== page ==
Previous studies have shown that individuals make suboptimal decisions in a variety of supply chain and inventory settings. We hypothesize that one cause is that individuals are overconfident (in particular, overprecise) in their estimation of order variation. Previous work has shown theoretically that underestimating the variance of demand causes orders to deviate from optimal in predictable ways. We provide two experiments supporting this theoretical link. In the first, we elicit the precision of each individual's beliefs and demonstrate that overprecision significantly correlates with order bias. We find that overprecision explains almost one-third of the observed ordering mistakes and that the effect of overprecision is robust to learning and other dynamic considerations. In the second, we introduce a new technique to exogenously reduce overprecision. We find that participants randomly assigned to this treatment demonstrate less overprecision and less biased orders than do those in a control group.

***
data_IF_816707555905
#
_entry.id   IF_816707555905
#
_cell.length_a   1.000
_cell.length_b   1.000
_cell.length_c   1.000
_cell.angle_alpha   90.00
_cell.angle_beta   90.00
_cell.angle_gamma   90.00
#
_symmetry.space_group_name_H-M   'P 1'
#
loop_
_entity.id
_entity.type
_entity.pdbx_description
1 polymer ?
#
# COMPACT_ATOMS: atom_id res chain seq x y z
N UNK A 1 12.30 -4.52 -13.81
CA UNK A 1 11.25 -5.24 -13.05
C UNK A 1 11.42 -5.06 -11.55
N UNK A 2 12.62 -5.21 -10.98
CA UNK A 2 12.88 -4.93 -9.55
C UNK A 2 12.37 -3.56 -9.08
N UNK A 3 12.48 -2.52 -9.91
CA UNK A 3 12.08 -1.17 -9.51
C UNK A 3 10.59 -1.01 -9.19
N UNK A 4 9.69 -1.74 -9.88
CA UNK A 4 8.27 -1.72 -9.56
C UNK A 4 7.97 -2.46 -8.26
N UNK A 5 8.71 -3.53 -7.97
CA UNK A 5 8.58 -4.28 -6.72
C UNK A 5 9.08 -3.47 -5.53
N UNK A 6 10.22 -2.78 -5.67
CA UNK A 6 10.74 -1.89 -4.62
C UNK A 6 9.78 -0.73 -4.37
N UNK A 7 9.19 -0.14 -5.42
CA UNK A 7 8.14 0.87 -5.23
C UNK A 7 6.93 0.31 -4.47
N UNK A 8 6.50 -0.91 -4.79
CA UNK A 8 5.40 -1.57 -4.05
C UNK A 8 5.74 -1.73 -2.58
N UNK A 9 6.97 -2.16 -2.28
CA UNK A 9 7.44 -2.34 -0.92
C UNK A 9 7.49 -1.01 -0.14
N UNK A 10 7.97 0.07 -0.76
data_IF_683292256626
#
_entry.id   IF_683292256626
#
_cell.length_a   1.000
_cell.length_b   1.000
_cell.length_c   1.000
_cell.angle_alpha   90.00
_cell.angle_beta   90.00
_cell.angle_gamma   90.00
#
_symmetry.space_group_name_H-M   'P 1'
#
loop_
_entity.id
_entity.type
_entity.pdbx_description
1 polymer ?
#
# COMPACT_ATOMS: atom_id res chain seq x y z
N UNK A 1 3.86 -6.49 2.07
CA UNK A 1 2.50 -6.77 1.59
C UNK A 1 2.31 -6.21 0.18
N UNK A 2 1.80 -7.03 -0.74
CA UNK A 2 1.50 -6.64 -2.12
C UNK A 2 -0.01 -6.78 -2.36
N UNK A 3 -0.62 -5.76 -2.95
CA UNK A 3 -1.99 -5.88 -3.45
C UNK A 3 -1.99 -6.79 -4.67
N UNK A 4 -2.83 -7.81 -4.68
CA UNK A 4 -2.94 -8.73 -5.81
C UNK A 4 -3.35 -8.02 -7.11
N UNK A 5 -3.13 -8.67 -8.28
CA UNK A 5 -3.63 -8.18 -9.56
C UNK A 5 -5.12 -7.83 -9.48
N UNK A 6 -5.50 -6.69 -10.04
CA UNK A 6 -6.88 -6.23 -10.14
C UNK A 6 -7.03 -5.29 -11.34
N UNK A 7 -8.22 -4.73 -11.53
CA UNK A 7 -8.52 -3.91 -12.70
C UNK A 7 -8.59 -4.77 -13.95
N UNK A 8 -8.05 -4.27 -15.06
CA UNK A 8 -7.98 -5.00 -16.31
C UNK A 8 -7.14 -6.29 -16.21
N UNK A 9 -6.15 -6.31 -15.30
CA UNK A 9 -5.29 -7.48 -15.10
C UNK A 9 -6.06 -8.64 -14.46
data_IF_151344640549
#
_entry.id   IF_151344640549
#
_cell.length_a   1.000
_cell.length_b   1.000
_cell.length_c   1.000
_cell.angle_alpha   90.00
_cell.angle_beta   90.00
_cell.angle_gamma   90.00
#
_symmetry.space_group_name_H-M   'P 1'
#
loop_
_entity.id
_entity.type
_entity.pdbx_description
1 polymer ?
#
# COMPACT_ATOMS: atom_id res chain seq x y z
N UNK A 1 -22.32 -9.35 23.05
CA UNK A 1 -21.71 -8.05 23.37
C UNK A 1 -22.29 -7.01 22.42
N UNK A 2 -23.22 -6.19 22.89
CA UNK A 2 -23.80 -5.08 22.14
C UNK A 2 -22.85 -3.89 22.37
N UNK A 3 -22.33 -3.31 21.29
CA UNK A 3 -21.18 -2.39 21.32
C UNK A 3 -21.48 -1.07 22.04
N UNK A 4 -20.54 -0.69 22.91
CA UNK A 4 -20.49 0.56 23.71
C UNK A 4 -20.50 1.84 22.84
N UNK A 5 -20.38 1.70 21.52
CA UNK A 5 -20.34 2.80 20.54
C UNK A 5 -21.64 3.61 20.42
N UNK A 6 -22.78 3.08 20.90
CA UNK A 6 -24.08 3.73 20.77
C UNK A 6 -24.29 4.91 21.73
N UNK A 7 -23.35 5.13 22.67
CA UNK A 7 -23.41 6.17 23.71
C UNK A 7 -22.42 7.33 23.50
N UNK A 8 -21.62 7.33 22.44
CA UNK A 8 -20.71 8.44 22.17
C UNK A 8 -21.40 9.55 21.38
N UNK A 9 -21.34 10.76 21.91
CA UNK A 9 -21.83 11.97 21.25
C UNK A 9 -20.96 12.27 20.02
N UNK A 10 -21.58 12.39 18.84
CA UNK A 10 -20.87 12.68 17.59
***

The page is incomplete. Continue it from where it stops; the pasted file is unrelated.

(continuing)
- Behavioral operations management